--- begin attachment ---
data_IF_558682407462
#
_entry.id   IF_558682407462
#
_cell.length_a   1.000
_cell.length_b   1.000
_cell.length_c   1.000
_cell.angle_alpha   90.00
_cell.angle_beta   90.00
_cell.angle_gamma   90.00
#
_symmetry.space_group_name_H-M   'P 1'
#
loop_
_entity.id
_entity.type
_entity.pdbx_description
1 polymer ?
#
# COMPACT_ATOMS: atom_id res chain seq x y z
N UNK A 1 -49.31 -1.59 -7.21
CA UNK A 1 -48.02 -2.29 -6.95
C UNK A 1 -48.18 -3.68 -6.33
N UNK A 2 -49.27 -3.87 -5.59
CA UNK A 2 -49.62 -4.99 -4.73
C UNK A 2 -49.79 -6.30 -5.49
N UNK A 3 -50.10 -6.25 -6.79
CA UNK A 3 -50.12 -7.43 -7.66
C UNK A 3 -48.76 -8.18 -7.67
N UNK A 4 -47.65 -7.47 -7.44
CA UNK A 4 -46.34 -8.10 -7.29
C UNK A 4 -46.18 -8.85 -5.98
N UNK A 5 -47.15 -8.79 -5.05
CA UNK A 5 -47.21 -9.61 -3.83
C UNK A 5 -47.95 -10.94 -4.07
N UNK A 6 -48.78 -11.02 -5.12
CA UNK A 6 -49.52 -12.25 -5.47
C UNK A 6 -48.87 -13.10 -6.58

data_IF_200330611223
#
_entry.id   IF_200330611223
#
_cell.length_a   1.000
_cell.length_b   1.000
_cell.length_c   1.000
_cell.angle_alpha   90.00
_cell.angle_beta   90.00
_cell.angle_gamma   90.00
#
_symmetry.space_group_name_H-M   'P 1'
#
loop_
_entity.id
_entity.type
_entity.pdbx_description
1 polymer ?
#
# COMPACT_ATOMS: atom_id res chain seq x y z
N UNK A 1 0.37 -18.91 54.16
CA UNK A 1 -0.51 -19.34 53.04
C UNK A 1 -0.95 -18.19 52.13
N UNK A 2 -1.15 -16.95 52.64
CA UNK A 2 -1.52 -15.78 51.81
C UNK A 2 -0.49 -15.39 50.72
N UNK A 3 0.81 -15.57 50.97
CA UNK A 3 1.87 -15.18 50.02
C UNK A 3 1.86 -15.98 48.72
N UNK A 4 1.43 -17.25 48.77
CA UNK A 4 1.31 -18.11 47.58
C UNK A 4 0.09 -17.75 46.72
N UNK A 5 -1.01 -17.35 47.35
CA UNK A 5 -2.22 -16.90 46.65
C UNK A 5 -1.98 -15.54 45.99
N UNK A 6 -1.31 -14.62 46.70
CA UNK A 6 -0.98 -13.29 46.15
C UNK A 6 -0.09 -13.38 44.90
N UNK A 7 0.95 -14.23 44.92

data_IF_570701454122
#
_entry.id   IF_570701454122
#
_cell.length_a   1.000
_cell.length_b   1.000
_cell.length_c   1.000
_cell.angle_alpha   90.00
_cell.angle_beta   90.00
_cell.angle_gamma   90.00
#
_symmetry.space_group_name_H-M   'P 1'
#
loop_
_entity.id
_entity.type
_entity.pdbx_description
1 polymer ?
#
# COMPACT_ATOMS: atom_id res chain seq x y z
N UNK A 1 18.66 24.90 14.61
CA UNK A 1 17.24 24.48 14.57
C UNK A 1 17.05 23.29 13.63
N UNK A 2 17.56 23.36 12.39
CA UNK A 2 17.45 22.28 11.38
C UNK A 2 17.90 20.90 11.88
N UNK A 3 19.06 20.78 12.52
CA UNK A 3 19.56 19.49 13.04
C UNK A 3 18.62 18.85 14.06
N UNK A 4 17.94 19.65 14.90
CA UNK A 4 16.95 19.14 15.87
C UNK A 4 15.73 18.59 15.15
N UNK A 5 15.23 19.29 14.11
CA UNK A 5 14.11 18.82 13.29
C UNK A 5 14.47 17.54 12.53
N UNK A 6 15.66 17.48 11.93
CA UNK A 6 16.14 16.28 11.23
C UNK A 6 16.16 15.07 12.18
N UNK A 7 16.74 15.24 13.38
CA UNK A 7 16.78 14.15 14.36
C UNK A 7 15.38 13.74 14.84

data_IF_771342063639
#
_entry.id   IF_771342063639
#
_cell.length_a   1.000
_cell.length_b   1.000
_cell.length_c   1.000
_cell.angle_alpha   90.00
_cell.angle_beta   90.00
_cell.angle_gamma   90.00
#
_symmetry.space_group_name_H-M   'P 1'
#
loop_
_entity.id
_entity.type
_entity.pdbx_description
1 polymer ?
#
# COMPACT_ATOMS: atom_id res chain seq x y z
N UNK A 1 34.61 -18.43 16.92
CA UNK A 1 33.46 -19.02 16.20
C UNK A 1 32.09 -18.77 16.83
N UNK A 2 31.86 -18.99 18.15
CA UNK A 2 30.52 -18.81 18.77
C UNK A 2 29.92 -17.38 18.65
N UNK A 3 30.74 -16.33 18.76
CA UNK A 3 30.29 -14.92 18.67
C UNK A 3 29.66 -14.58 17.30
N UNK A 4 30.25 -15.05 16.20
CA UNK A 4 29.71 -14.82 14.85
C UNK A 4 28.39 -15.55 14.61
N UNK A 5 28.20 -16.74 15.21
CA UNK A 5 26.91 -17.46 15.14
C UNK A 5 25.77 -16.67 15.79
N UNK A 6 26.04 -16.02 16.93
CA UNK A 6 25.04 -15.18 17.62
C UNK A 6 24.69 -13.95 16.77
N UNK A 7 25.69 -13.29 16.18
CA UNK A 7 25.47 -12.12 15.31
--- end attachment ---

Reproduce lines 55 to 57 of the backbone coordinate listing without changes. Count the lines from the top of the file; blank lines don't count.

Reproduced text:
_entity.pdbx_description
1 polymer ?
#